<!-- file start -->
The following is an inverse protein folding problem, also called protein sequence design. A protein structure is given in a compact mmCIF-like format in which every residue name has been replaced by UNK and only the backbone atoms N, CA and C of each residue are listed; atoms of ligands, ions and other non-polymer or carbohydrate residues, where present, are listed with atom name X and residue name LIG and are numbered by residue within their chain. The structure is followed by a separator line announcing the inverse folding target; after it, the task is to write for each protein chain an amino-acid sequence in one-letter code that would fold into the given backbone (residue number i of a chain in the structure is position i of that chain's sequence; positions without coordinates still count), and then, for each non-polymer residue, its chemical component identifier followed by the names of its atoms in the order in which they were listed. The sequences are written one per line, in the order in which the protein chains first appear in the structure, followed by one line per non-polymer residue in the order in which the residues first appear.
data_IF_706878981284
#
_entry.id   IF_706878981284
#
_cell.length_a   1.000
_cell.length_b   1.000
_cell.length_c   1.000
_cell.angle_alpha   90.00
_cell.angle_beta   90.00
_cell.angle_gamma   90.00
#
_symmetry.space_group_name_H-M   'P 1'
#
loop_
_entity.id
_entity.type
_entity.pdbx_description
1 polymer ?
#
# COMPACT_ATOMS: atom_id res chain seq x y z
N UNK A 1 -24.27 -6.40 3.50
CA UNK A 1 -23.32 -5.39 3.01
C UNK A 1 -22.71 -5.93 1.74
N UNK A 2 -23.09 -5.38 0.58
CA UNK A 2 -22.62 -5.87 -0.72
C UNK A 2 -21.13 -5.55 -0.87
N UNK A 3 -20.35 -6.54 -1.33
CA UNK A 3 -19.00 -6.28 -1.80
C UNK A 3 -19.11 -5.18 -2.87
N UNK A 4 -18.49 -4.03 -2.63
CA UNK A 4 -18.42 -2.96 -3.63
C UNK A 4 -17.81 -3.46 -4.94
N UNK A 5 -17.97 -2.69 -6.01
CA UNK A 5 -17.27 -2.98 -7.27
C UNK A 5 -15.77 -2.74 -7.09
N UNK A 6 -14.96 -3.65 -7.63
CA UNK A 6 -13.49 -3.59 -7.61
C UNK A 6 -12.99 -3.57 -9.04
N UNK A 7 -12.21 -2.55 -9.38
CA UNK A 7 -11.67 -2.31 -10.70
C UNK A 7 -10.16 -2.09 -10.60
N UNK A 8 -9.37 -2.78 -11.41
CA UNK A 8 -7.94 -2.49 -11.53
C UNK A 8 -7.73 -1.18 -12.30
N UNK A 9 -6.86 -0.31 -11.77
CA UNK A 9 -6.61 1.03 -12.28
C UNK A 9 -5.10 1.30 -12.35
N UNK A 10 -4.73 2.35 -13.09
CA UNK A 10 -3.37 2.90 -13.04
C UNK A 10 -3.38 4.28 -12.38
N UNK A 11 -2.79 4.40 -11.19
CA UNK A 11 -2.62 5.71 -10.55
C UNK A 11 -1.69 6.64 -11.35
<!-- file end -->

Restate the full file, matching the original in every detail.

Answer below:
The following is an inverse protein folding problem, also called protein sequence design. A protein structure is given in a compact mmCIF-like format in which every residue name has been replaced by UNK and only the backbone atoms N, CA and C of each residue are listed; atoms of ligands, ions and other non-polymer or carbohydrate residues, where present, are listed with atom name X and residue name LIG and are numbered by residue within their chain. The structure is followed by a separator line announcing the inverse folding target; after it, the task is to write for each protein chain an amino-acid sequence in one-letter code that would fold into the given backbone (residue number i of a chain in the structure is position i of that chain's sequence; positions without coordinates still count), and then, for each non-polymer residue, its chemical component identifier followed by the names of its atoms in the order in which they were listed. The sequences are written one per line, in the order in which the protein chains first appear in the structure, followed by one line per non-polymer residue in the order in which the residues first appear.
data_IF_706878981284
#
_entry.id   IF_706878981284
#
_cell.length_a   1.000
_cell.length_b   1.000
_cell.length_c   1.000
_cell.angle_alpha   90.00
_cell.angle_beta   90.00
_cell.angle_gamma   90.00
#
_symmetry.space_group_name_H-M   'P 1'
#
loop_
_entity.id
_entity.type
_entity.pdbx_description
1 polymer ?
#
# COMPACT_ATOMS: atom_id res chain seq x y z
N UNK A 1 -24.27 -6.40 3.50
CA UNK A 1 -23.32 -5.39 3.01
C UNK A 1 -22.71 -5.93 1.74
N UNK A 2 -23.09 -5.38 0.58
CA UNK A 2 -22.62 -5.87 -0.72
C UNK A 2 -21.13 -5.55 -0.87
N UNK A 3 -20.35 -6.54 -1.33
CA UNK A 3 -19.00 -6.28 -1.80
C UNK A 3 -19.11 -5.18 -2.87
N UNK A 4 -18.49 -4.03 -2.63
CA UNK A 4 -18.42 -2.96 -3.63
C UNK A 4 -17.81 -3.46 -4.94
N UNK A 5 -17.97 -2.69 -6.01
CA UNK A 5 -17.27 -2.98 -7.27
C UNK A 5 -15.77 -2.74 -7.09
N UNK A 6 -14.96 -3.65 -7.63
CA UNK A 6 -13.49 -3.59 -7.61
C UNK A 6 -12.99 -3.57 -9.04
N UNK A 7 -12.21 -2.55 -9.38
CA UNK A 7 -11.67 -2.31 -10.70
C UNK A 7 -10.16 -2.09 -10.60
N UNK A 8 -9.37 -2.78 -11.41
CA UNK A 8 -7.94 -2.49 -11.53
C UNK A 8 -7.73 -1.18 -12.30
N UNK A 9 -6.86 -0.31 -11.77
CA UNK A 9 -6.61 1.03 -12.28
C UNK A 9 -5.10 1.30 -12.35
N UNK A 10 -4.73 2.35 -13.09
CA UNK A 10 -3.37 2.90 -13.04
C UNK A 10 -3.38 4.28 -12.38
N UNK A 11 -2.79 4.40 -11.19
CA UNK A 11 -2.62 5.71 -10.55
C UNK A 11 -1.69 6.64 -11.35